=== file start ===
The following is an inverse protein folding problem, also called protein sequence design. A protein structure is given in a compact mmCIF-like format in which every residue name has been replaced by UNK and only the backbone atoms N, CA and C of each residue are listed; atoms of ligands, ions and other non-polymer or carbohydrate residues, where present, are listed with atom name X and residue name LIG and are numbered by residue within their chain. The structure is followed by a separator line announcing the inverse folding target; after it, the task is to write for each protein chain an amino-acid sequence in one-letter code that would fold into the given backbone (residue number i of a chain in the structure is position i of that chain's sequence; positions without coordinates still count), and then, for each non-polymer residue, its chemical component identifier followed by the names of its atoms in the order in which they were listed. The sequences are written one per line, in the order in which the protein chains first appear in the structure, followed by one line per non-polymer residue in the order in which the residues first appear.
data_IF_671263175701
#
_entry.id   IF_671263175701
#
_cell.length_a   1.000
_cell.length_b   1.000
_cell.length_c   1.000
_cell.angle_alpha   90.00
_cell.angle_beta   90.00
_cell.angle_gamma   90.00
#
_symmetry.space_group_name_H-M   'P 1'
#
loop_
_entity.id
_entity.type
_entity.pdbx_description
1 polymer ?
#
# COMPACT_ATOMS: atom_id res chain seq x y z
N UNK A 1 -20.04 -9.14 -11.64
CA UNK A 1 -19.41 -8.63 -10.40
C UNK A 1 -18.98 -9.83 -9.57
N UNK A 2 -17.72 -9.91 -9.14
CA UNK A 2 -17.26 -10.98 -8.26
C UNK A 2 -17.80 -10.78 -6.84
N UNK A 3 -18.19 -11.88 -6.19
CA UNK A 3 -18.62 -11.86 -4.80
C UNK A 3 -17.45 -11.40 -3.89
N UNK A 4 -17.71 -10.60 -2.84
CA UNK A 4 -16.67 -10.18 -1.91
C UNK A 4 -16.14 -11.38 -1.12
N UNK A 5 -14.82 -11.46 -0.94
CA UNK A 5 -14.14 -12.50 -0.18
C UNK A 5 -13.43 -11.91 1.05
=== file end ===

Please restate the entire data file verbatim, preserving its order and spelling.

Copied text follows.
The following is an inverse protein folding problem, also called protein sequence design. A protein structure is given in a compact mmCIF-like format in which every residue name has been replaced by UNK and only the backbone atoms N, CA and C of each residue are listed; atoms of ligands, ions and other non-polymer or carbohydrate residues, where present, are listed with atom name X and residue name LIG and are numbered by residue within their chain. The structure is followed by a separator line announcing the inverse folding target; after it, the task is to write for each protein chain an amino-acid sequence in one-letter code that would fold into the given backbone (residue number i of a chain in the structure is position i of that chain's sequence; positions without coordinates still count), and then, for each non-polymer residue, its chemical component identifier followed by the names of its atoms in the order in which they were listed. The sequences are written one per line, in the order in which the protein chains first appear in the structure, followed by one line per non-polymer residue in the order in which the residues first appear.
data_IF_671263175701
#
_entry.id   IF_671263175701
#
_cell.length_a   1.000
_cell.length_b   1.000
_cell.length_c   1.000
_cell.angle_alpha   90.00
_cell.angle_beta   90.00
_cell.angle_gamma   90.00
#
_symmetry.space_group_name_H-M   'P 1'
#
loop_
_entity.id
_entity.type
_entity.pdbx_description
1 polymer ?
#
# COMPACT_ATOMS: atom_id res chain seq x y z
N UNK A 1 -20.04 -9.14 -11.64
CA UNK A 1 -19.41 -8.63 -10.40
C UNK A 1 -18.98 -9.83 -9.57
N UNK A 2 -17.72 -9.91 -9.14
CA UNK A 2 -17.26 -10.98 -8.26
C UNK A 2 -17.80 -10.78 -6.84
N UNK A 3 -18.19 -11.88 -6.19
CA UNK A 3 -18.62 -11.86 -4.80
C UNK A 3 -17.45 -11.40 -3.89
N UNK A 4 -17.71 -10.60 -2.84
CA UNK A 4 -16.67 -10.18 -1.91
C UNK A 4 -16.14 -11.38 -1.12
N UNK A 5 -14.82 -11.46 -0.94
CA UNK A 5 -14.14 -12.50 -0.18
C UNK A 5 -13.43 -11.91 1.05